When I was five, I wanted to join the circus. When I turned seven, I actually did it. Or, at least I tell myself that I did.
Unfortunately, the circus had no use for a small girl-child whose own previous claim to fame was a photo in a New York newspaper, taken at a Santa event at the local post office. Still, no one could pull a present out of a Santa sack as well as I could. I still have the clipping and may show it to you someday. There I am with badly cut homemade bangs, my mouth gaping open seemingly in wonder at the magic gifts in Santa’s sack, when in reality the gifts felt hollow, too light, too soft, to actually have anything inside.
That is okay. There was magic elsewhere.
I grew up in an industrial area of Queens. For $64 a month, you could get an apartment with a million dollar view of the Manhattan skyline. It wasn’t until decades later, when urban development encroached and the corner bodega was turned into artsy six-dollar-a-cup cafe, and the sooty wild weed fields were turned into man-made sandy beaches fronted by high-rise apartments (with view), that I realized that we had lived in the slums. I still can’t wrap my head around that one. It is just something that is assumed. By others. I am not resentful.
One of the benefits of living nowhere anyone wanted to be is that all sorts of outlier things would come into the neighborhood with hardly any ripple effect to the outside world. Oh sure, that broken-down apartment building that we lived in just might find its way into a bad but popular 70s movie, but for the most part, the neighborhood just didn’t exist unless you really went looking for it.
One of those things that did come looking was the Ringling Brothers and Barnum and Baily Circus train. It pulled in to the mostly abandoned railroad tracks, where the city kept mountains of salt so high that they easily dwarfed our fifth floor apartment building. On non-windy days, the kids in the neighborhood would use the giant salt mountain as a slide, burning skin and corroding tears into the bottoms of brown corduroy bell bottoms.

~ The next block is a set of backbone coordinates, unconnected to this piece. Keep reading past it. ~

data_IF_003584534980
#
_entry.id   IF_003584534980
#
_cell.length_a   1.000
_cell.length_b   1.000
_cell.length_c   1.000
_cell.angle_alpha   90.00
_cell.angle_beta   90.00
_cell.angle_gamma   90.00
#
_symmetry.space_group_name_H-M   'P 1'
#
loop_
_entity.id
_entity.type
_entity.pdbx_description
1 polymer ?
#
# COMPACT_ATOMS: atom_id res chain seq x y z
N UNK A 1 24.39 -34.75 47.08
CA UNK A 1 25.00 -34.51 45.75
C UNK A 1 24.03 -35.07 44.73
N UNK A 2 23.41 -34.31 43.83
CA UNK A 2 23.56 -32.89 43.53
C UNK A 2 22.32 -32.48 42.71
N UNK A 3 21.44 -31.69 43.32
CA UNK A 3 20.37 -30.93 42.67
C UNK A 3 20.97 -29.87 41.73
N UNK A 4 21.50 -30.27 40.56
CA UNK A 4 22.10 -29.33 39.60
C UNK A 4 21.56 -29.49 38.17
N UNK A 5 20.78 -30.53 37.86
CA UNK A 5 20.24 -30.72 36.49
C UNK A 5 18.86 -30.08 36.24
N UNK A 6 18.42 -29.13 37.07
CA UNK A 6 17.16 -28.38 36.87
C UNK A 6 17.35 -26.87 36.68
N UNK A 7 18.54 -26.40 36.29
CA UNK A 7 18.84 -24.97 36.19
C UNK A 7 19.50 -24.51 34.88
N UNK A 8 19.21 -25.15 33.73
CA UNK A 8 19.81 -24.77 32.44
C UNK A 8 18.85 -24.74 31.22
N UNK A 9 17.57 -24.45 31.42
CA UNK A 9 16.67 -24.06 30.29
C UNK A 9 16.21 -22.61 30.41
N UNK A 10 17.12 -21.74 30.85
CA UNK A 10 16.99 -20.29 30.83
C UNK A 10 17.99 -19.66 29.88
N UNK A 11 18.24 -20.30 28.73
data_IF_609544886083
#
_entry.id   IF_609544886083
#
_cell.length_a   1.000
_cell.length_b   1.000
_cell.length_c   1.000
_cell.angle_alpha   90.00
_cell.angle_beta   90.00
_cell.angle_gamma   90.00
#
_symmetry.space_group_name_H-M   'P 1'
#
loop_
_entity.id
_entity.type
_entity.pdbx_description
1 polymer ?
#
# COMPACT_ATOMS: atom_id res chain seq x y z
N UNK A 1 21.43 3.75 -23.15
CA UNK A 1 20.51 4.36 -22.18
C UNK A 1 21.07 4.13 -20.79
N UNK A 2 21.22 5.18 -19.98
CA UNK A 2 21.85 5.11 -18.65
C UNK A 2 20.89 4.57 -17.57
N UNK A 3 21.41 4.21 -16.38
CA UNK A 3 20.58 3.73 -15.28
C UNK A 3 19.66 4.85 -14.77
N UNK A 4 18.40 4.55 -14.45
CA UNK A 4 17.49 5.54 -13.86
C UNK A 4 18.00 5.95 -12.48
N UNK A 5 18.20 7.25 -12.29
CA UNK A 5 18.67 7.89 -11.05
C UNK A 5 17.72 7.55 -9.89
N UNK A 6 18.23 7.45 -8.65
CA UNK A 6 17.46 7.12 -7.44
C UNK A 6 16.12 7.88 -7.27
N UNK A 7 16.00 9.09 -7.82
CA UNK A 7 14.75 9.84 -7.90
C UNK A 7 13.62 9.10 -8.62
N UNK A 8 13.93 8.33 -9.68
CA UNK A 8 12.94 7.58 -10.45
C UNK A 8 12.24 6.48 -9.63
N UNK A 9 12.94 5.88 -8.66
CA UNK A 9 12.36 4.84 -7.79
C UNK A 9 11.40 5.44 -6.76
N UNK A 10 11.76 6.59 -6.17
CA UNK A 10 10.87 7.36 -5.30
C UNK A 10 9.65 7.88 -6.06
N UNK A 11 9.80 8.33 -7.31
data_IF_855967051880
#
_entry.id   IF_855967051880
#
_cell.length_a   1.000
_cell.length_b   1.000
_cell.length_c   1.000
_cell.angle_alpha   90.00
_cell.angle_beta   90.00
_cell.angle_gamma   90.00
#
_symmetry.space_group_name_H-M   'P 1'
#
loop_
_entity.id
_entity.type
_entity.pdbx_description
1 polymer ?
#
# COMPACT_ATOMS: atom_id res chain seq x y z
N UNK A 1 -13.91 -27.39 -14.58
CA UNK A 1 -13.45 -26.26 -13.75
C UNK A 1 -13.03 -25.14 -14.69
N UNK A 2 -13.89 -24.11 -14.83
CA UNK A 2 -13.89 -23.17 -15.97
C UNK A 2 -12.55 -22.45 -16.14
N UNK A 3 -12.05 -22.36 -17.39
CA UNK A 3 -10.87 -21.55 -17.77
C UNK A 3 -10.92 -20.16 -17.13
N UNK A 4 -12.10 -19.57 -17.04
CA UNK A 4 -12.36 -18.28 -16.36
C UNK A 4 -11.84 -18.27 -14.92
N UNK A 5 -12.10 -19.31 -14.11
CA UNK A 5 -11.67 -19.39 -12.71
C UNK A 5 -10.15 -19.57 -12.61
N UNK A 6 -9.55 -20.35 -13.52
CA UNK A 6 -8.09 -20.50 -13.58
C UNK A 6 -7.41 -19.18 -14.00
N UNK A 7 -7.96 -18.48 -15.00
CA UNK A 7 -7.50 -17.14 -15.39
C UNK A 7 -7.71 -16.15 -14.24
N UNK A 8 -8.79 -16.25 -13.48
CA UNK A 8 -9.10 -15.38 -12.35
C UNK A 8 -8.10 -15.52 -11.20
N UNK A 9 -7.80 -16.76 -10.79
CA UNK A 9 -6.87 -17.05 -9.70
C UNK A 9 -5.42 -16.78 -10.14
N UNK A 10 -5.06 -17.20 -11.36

The circus had a gig at Madison Square Garden, but its home base in New York was less than a block away from the building. Years of penny-candy-money saved wouldn’t afford a ticket, but we had something better anyway. The night before the first performance, when dusk turned toward night, the circus people would march themselves, their props and their animals out of the train yard, down the block and right past the building on their way through the Midtown Tunnel. The elephants were bigger than anything we could have imagined, and Michael Gomez dared me to touch the tiger’s cage.
The next day, I packed a bag and headed down into the train tracks, hoping to stowaway on one of the train cars, maybe the one where the acrobats lived, or maybe the dancers. Not the clowns, though. Never the clowns. But, the cars were all quiet in the middle of the day. Passing over a discarded snake of rope, I made my way around and behind the first car that caught my eye, a blue one. The door was closed, and I turned some metal that was sticking out of the undercarriage into a step-ladder, my head dizzy from looking up at the blue sky and my nostrils picking up a slight scent of rust.
I remember the smell, because it reminded me of scraped knees and the time I cut my head open on that traffic sign at the entrance to the Long Island Expressway. My father had them cut the corner off of the sign. The sign has since been replaced.
I yanked, I kicked and the door never moved. I wandered around the train yard, looking for treasures that might have been dropped, a spangle from a costume, something to take the glamour back to my second floor apartment. All I found was a penny, which I carefully placed on a section of the tracks where the train would pull back out. I would return later, hoping that the train wheels would stretch the copper into something beautiful.
–Mary Ann Carrado Romans